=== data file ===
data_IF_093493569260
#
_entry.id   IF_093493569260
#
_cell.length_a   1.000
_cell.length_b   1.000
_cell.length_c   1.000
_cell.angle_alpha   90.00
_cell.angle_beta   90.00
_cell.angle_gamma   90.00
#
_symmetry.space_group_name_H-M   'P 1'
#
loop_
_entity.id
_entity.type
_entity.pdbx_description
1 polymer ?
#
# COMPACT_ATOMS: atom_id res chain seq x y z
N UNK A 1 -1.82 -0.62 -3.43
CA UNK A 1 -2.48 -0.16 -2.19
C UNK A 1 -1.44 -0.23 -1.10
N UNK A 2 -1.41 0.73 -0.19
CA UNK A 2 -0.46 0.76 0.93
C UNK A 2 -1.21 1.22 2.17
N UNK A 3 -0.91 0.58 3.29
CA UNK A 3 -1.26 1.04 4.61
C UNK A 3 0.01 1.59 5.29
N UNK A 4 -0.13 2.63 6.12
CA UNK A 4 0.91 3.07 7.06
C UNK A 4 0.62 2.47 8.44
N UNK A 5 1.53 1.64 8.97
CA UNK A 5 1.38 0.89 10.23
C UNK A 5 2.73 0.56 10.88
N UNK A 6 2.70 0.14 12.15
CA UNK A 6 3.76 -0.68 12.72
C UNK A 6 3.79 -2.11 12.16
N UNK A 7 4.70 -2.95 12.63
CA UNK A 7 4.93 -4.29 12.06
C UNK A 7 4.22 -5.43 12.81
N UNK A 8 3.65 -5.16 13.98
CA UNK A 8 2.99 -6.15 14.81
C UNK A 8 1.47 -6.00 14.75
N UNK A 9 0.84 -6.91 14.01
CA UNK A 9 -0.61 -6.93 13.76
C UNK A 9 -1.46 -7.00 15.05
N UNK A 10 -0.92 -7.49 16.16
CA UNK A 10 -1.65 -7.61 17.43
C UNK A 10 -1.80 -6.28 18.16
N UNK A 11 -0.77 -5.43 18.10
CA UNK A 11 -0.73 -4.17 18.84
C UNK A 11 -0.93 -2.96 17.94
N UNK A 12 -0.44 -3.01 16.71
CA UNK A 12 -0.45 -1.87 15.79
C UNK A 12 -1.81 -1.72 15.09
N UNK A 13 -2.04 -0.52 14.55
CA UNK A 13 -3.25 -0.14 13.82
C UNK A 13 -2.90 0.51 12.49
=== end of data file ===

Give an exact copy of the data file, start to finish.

data_IF_093493569260
#
_entry.id   IF_093493569260
#
_cell.length_a   1.000
_cell.length_b   1.000
_cell.length_c   1.000
_cell.angle_alpha   90.00
_cell.angle_beta   90.00
_cell.angle_gamma   90.00
#
_symmetry.space_group_name_H-M   'P 1'
#
loop_
_entity.id
_entity.type
_entity.pdbx_description
1 polymer ?
#
# COMPACT_ATOMS: atom_id res chain seq x y z
N UNK A 1 -1.82 -0.62 -3.43
CA UNK A 1 -2.48 -0.16 -2.19
C UNK A 1 -1.44 -0.23 -1.10
N UNK A 2 -1.41 0.73 -0.19
CA UNK A 2 -0.46 0.76 0.93
C UNK A 2 -1.21 1.22 2.17
N UNK A 3 -0.91 0.58 3.29
CA UNK A 3 -1.26 1.04 4.61
C UNK A 3 0.01 1.59 5.29
N UNK A 4 -0.13 2.63 6.12
CA UNK A 4 0.91 3.07 7.06
C UNK A 4 0.62 2.47 8.44
N UNK A 5 1.53 1.64 8.97
CA UNK A 5 1.38 0.89 10.23
C UNK A 5 2.73 0.56 10.88
N UNK A 6 2.70 0.14 12.15
CA UNK A 6 3.76 -0.68 12.72
C UNK A 6 3.79 -2.11 12.16
N UNK A 7 4.70 -2.95 12.63
CA UNK A 7 4.93 -4.29 12.06
C UNK A 7 4.22 -5.43 12.81
N UNK A 8 3.65 -5.16 13.98
CA UNK A 8 2.99 -6.15 14.81
C UNK A 8 1.47 -6.00 14.75
N UNK A 9 0.84 -6.91 14.01
CA UNK A 9 -0.61 -6.93 13.76
C UNK A 9 -1.46 -7.00 15.05
N UNK A 10 -0.92 -7.49 16.16
CA UNK A 10 -1.65 -7.61 17.43
C UNK A 10 -1.80 -6.28 18.16
N UNK A 11 -0.77 -5.43 18.10
CA UNK A 11 -0.73 -4.17 18.84
C UNK A 11 -0.93 -2.96 17.94
N UNK A 12 -0.44 -3.01 16.71
CA UNK A 12 -0.45 -1.87 15.79
C UNK A 12 -1.81 -1.72 15.09
N UNK A 13 -2.04 -0.52 14.55
CA UNK A 13 -3.25 -0.14 13.82
C UNK A 13 -2.90 0.51 12.49